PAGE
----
One major threejs example project that I made and also have made a few revisions of this far is my sequence hooks module that I use to break down a video project into several sequence objects. Anyway in a late revision of the example I added a feature that allows for me to add paths to be used for each sequence which gave me the idea to make a tool to help with the process of creating the data to use for these, thus I started this create path tool threejs example that I will be writing about here.
This is a post on a threejs example of a tool that can be used to create paths. There is a lot to be aware of before getting into making this kind of project that I will not be getting into detail in this post. However I will take a moment to write about a few key things that are closely related to this example, and like to other posts in which I do get into detail.
The base curve class is what I would want to use when it comes to creating my own custom curve object instances to use with threejs features such as the Tube geometry constrictor, or create arrays of vector3 objects to create a collection of points. The curve class can also be used to get a single Vector3 object that is along a curve by making use of a get point prototype method of the curve class. There are a lot of key details to be aware of which it comes to the base curve class then and how it can prove to be useful.
The Quadratic Bezier curve3 constructor is a great choice when it comes to just using a built in class and moving on
Although the base curve class is what I will want to use when it comes to making my own custom curves in space there are a number of built in options that also will work well for most common tasks. The main task that I want to do with this curve creation tool will be resolve just fine with the THREE.QuadraticBezierCurve3 class that works by giving a start, control and end option in space by way of Vector3 objects.
I would like to have a tool where I can orbit around a scene and then click and drag mesh objects around to adjust the state of a curve. So then this project will make use of the orbit controls file that can be found in the threejs Github repository. That is that this is a feature that is not baked into the core of the threejs library itself but rather must be added on top of the library. If you want to read up more on orbit controls I have wrote a post on this before hand.
In this threejs example I want to click and drag mesh objects in a scene and use the position property of the object to set the start, control, and end points of a curve. I am doing this by making use of the raycaster class which is very useful for this sort of thing.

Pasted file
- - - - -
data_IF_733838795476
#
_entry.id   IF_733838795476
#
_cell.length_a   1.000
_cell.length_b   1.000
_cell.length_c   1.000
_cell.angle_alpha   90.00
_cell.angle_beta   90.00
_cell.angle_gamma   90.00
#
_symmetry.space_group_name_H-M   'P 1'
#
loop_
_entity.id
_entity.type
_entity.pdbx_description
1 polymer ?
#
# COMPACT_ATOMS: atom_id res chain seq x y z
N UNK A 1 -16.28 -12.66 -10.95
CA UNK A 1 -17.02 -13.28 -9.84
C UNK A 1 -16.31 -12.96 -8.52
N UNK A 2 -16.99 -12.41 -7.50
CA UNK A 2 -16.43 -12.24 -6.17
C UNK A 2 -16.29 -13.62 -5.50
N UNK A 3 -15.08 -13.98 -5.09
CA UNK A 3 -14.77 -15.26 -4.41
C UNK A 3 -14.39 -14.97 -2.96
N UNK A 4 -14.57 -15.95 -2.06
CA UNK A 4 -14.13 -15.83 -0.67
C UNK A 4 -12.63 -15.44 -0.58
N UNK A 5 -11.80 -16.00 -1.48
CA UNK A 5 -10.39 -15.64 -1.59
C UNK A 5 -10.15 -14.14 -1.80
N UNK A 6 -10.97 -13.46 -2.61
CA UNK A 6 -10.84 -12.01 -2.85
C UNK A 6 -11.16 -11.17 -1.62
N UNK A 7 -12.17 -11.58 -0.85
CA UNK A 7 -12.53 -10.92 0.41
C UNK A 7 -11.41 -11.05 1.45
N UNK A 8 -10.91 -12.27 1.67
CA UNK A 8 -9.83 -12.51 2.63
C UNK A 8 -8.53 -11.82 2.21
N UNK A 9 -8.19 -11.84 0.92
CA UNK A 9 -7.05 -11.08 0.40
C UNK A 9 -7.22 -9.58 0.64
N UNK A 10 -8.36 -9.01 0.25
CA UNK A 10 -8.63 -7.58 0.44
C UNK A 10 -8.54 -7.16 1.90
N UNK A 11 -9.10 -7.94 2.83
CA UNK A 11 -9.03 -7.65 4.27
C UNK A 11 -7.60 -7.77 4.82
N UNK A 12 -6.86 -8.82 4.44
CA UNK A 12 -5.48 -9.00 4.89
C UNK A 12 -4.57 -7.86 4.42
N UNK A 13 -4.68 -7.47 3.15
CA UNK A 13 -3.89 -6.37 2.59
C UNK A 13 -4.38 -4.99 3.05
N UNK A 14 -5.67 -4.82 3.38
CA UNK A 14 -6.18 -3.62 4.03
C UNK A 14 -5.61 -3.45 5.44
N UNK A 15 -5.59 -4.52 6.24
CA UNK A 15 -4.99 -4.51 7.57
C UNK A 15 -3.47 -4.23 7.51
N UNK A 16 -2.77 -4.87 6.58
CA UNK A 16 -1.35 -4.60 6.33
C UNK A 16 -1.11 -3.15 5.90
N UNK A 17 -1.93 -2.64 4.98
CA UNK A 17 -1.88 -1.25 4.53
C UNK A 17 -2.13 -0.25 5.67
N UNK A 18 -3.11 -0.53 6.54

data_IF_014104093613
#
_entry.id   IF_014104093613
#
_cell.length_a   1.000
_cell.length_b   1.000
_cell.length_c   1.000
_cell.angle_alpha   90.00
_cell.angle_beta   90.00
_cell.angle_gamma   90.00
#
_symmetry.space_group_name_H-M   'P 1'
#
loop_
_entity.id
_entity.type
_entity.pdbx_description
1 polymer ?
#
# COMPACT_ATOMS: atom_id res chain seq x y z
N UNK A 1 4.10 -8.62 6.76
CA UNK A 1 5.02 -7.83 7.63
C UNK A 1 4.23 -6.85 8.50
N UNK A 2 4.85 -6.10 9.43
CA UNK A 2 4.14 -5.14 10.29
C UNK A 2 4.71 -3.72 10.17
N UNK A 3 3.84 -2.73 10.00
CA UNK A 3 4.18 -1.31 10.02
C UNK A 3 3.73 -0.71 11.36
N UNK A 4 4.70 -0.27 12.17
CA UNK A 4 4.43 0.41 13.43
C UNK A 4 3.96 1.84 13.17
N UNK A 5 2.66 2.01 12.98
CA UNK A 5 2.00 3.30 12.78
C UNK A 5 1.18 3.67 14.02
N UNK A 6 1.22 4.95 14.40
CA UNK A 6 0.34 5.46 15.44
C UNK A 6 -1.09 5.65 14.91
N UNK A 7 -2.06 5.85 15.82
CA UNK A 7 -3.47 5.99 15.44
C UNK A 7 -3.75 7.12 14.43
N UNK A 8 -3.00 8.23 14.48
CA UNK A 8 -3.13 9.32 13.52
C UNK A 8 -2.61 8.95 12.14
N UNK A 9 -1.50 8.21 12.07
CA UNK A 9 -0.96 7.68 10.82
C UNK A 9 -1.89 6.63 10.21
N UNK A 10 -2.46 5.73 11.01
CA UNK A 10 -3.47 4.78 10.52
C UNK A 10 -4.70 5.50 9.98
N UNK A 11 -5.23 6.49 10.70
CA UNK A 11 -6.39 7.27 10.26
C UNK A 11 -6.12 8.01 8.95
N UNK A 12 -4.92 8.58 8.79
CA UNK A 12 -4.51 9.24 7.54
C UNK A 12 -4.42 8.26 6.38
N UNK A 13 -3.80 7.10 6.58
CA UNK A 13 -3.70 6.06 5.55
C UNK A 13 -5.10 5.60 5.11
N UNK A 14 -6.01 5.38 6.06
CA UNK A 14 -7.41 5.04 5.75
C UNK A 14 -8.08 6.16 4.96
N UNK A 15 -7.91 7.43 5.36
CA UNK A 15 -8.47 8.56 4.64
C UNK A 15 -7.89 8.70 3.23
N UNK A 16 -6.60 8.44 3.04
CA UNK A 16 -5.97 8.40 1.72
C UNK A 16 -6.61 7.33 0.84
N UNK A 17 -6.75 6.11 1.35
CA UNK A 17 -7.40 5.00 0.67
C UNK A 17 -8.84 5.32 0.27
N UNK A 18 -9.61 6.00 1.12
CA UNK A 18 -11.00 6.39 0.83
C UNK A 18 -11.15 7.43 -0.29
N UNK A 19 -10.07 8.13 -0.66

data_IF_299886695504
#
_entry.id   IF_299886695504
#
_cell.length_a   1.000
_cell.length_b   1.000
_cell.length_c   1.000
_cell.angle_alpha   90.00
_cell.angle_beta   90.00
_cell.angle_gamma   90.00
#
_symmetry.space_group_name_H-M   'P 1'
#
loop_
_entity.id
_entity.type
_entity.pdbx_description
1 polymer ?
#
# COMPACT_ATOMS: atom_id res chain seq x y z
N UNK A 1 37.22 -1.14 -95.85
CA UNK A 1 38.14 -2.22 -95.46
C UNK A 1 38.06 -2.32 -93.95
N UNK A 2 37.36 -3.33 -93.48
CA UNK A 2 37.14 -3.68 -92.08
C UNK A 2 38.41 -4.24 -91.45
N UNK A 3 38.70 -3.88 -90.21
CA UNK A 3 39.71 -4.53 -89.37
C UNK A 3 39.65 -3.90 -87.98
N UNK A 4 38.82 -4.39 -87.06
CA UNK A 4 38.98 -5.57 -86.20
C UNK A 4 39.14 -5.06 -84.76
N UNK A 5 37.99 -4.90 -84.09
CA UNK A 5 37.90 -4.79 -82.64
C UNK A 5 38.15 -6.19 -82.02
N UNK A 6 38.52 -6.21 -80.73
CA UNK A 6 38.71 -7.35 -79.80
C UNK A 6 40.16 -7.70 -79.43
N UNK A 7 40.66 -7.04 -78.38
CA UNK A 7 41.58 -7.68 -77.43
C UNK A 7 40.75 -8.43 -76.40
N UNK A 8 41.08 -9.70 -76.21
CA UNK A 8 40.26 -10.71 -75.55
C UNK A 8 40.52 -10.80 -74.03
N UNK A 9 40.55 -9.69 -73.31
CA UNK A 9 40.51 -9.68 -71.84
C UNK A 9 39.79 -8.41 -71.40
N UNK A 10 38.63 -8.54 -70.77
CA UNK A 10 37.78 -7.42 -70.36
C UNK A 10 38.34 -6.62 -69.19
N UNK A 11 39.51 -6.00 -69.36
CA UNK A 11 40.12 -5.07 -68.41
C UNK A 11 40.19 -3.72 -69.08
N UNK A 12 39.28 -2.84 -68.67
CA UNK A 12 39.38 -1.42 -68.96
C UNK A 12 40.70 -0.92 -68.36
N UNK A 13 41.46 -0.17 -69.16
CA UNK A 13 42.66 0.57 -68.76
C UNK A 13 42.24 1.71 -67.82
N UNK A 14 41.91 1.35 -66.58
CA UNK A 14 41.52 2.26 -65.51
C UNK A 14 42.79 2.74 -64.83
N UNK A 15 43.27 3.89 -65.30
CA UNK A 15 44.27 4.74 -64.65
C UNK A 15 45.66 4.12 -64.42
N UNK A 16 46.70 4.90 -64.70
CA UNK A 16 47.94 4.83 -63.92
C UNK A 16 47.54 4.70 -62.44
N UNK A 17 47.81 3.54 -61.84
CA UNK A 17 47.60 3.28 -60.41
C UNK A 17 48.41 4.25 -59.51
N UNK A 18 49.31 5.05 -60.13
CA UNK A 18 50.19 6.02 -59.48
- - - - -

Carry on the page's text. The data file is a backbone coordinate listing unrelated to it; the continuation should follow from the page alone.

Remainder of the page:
This threejs example started as one of my r140 demos in my test threejs repository on github. I also have my for post folder set up where I will be parking any and add future revisions of this project that I might get to at some point when and if I get the time to do so.
When I first started this post I was using r140 of threejs.
In this section I will be writing a thing or two about the first prototype of this path creation tool where I just mutate the start control and end points of a single quadratic curve3 object. Event when it comes to doing that alone though there are still a few things to be aware of. For example there is how to go about clicking a mesh object to begin with, when it comes to that there is of course using the raycaster class. Another thing it how to go about getting a visual idea of what is going on with the current state of the curve, for this I can use the get points method of the curve class to get an array of Vector3 objects that I can then use with the set from points method of the buffer geometry class to create a geometry that I can then use with THREE.Points. Still the goal here is to keep things as simple as possible and just get the core idea of what I want to work.
After the usual set of objects are set up in terms of the scene object, camera, and renderer I have a main state object for the tool. This is where I am parking a reference to the Orbit controls, as well as the raycaster that I am using to find out if a mesh was clicked or not. I am also storing all the other application state setting here for now as well, such as the current axis to which I will be moving an object along and also if I will be in snap mode or not.
WHe this example is up and running I have my three mesh objects and the current state of the points displayed. When I click and drag one of the mesh objects to a new location that updates the state of the curve. So then I more or less all ready have the core idea of what I want up and running just fine. However there is a great deal more work to do if I am going to be using this as a regular tool to help me in the process of defining paths to use for video projects. I will want to add methods to help export the results in a from that I can copy and paste into the source code of a video project, or create an export to json feature and update the other projects that I intent to use with this to read that JSON for example. However there may be a a lot of other little details I will want to fix before I even get to that point.
Event with what I have together thus far I am ready have the core idea of what I want working, but now the question is do I put more time into this in order to add the additional features that I want. It would be nice to have some kind of tool in which I can adjust things my just clicking and dragging mesh objects as a way to change the start point, end point, and control point. However I have found that I can also just manually define these when working out the source code for a video project also, and doing so is not all that time consuming thus far.
I have found that if I use a tool often enough I will get around to making improvements to it now and then, otherwise it will just be yet another one of my unfinished projects that is just the core idea up and running and that is it.